Gentlemen of the Shade
My Own Private Idaho
Jen Sookfong Lee
Gus Van Sant’s film and the ’90s cult of the alternative
Gus Van Sant’s 1991 indie darling My Own Private Idaho perplexed and provoked, inspiring a new ethos for a new decade: being different was better than being good. Gentlemen of the Shade examines how the film was a coming-of-age for a generation of young people who would embrace the alternative and bring their outsider perspectives to sustainability, technology, gender constructs, and social responsibility.
My Own Private Idaho — fragmented and saturated with colour and dirt and a painfully beautiful masculinity — also crept into popular media, and its influence can still be traced. R.E.M. Portlandia. Hipsterism. James Franco. Referencing the often-funny and sometimes-tragic cultural touchstones of the past 26 years, Gentlemen of the Shade sets the film as social bellwether for the many outsiders who were looking to join the right, or any, revolution.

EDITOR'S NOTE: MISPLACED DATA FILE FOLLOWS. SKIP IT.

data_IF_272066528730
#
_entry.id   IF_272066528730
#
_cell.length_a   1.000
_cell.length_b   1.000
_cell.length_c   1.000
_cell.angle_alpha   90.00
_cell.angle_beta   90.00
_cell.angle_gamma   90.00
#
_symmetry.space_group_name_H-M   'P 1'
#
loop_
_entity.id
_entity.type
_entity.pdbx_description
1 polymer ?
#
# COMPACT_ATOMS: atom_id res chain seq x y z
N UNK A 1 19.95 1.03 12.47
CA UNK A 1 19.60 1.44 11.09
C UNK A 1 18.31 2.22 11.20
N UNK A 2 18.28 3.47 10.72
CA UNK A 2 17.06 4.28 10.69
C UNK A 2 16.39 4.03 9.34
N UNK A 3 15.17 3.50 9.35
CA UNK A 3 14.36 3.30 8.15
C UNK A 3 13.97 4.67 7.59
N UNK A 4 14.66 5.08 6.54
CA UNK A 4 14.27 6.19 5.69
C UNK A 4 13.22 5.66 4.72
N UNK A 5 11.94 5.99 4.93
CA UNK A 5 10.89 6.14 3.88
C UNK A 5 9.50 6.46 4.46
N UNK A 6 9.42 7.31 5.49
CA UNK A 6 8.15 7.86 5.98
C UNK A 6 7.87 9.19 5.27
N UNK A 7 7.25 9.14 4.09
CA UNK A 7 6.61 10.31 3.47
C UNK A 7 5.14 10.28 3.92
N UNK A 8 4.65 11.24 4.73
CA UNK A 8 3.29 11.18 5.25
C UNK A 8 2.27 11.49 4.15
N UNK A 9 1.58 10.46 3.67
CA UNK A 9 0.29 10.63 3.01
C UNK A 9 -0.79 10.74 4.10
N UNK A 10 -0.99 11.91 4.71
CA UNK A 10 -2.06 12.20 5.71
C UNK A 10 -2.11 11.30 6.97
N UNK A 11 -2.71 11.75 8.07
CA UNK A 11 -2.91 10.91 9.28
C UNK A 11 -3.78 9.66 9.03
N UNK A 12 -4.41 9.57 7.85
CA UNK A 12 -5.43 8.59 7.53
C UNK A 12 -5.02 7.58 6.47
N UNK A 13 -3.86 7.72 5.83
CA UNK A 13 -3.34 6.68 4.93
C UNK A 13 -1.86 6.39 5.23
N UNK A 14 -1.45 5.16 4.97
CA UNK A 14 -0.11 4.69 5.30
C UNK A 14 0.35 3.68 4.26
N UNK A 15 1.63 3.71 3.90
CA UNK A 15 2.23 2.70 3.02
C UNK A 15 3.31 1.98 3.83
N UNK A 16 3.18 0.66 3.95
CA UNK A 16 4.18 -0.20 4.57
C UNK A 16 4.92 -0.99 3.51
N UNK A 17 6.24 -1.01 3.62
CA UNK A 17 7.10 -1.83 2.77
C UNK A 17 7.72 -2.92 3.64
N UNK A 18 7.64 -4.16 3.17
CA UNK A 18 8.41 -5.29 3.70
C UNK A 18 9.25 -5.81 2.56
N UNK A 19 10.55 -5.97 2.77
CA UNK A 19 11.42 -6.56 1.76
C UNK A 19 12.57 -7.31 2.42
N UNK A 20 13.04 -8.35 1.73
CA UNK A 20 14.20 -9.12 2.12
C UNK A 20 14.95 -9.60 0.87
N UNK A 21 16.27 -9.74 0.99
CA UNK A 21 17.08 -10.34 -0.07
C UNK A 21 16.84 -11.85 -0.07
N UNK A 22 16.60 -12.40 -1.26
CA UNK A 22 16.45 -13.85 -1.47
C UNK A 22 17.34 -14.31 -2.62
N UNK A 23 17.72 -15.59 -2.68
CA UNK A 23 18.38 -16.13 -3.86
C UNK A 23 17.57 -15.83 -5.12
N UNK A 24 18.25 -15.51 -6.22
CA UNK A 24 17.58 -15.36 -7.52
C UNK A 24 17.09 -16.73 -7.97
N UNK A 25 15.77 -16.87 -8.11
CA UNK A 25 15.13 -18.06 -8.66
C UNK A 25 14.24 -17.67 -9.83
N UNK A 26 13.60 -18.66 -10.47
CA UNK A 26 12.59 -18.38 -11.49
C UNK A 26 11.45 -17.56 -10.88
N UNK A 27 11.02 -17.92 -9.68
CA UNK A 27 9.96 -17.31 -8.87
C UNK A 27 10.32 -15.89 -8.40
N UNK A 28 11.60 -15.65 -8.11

Jen Sookfong Lee was born and raised in Vancouver’s East Side, and she now lives with her son in North Burnaby. She is the author of The Conjoined; The Better Mother, a finalist for the City of Vancouver Book Award; The End of East; and Shelter, a novel for young adults. A popular CBC Radio One personality, Jen appears regularly as a contributor on The Next Chapter and is a frequent co-host of the Studio One Book Club.